Severe Asthma Research Program - Wake Forest University
This trial is active, not recruiting.
|Conditions||asthma, severe persistent asthma|
|Sponsor||Wake Forest School of Medicine|
|Collaborator||National Heart, Lung, and Blood Institute (NHLBI)|
|Start date||December 2012|
|End date||June 2017|
|Trial size||700 participants|
|Trial identifier||NCT01750411, 1U10HL109164-01, SARP3, 1U10 HL109164-01|
The mission of SARP is to improve the understanding of severe asthma through the integrated study of the effect of genetics on the clinical and biological features of asthma and to investigate how these change over time. The ultimate goal of these efforts is to promote better treatments for severe asthma.
Severe Asthma Not severe Asthma
Change in pulmonary function over time
time frame: 36 months
Frequency of severe asthma exacerbations
time frame: 36 months
Male or female participants at least 6 years old.
Inclusion Criteria: 1. Physician diagnosis of asthma, 2. Age 6 years and older 3. Evidence of historical reversibility, including either: - FEV1 bronchodilator reversibility ≥ 12%, or - Airway hyperresponsiveness reflected by methacholine PC20≤16 mg/mL. Exclusion Criteria: 1. No primary medical caregiver 2. Pregnancy (only if undergoing methacholine challenge or bronchoscopy) 3. Current smoking 4. Smoking history > 10 pack years if ≥ 30 years of age or smoking history >5 pack years if < 30 years of age (Note: If a subject has a smoking history, no smoking within the past year) 5. Other chronic pulmonary disorders associated with asthma-like symptoms, including (but not limited to) cystic fibrosis, chronic obstructive pulmonary disease, chronic bronchitis, vocal cord dysfunction that is the sole cause of asthma symptoms, severe scoliosis or chest wall deformities that affect lung function, or congenital disorders of the lungs or airways 6. History of premature birth before 35 weeks gestation 7. Planning to relocate from the clinical center area before study completion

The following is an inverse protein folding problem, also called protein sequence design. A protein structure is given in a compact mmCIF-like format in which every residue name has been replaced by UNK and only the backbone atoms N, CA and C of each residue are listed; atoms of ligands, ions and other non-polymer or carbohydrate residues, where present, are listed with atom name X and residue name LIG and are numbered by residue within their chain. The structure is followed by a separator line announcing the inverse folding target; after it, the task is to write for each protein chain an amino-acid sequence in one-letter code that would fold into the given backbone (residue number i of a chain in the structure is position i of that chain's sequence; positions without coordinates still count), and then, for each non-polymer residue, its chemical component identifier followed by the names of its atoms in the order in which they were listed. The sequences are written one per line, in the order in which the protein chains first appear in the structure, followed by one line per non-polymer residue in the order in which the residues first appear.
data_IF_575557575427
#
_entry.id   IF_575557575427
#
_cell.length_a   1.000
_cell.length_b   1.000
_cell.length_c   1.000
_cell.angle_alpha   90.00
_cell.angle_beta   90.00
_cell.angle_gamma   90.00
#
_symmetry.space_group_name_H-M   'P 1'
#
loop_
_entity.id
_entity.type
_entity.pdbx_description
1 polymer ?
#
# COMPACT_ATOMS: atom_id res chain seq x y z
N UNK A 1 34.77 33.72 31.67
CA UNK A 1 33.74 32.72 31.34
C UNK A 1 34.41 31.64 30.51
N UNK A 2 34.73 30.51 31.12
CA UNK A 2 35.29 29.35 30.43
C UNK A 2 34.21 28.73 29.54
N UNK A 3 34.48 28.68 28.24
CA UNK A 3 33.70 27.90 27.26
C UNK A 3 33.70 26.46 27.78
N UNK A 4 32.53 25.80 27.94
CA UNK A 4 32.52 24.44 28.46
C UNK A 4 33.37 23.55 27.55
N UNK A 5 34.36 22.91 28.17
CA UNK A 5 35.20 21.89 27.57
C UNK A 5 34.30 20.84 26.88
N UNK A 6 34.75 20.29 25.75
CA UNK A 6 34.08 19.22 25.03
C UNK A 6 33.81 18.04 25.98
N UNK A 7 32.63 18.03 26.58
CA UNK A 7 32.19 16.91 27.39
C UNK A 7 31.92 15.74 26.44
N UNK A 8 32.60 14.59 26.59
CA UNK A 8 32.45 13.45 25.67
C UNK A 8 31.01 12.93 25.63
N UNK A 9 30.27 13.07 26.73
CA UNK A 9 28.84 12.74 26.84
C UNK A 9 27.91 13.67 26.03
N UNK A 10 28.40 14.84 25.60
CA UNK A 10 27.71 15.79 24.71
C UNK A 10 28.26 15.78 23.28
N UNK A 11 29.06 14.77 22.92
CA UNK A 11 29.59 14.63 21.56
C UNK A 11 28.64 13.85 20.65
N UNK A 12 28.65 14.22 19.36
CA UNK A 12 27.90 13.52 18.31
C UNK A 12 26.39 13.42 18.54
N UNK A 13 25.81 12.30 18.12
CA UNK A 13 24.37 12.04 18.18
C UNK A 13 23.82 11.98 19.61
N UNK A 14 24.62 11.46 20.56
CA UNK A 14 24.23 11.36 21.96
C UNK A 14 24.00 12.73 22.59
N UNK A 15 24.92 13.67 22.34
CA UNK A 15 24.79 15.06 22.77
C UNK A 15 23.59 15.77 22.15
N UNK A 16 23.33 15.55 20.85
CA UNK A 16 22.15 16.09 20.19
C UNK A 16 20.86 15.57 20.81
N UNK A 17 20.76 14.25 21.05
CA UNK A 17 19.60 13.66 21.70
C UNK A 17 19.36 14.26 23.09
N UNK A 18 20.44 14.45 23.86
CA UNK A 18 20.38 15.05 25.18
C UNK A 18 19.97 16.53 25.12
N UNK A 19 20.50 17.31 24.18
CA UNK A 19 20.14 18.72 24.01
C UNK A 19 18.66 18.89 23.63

|Official title||The Severe Asthma Research Program at Wake Forest University - Longitudinal Phenomics and Genetics of Severe Asthma.|
|Principal investigator||Eugene R Bleecker, MD|
|Description||The mission of the SARP is to improve the understanding of severe asthma to develop better treatments. The SARP will gain a better understanding of asthma and its endotypes, in children and adults, by defining the disease at the molecular and cellular levels in the context of the temporal phenotypic expression of the disease. To this end, the SARP investigators will utilize both mechanistic and evoked phenotype approaches to: 1) characterize developmental molecular, cellular and physiologic phenotypes in children and adults with mild to severe asthma, and 2) to further elucidate the evolving pathobiology and pathogenesis of severe asthma and its sub-phenotypes and 3) compare these features over time. This approach involves a shared longitudinal protocol conducted across all participating centers which includes common information on all SARP participants. Additionally, SARP investigators have each identified mechanistic research questions to be included in the shared longitudinal protocol. At Wake Forest University investigators are specifically interested in genetic influences on disease severity and the use of statistical modeling techniques to better understand disease phenotypes. Together, these longitudinal and mechanistic approaches will enable prediction of phenotype stability/fluctuation and pharmacologic responses and identification of novel, disease-modifying targets for treatment.|
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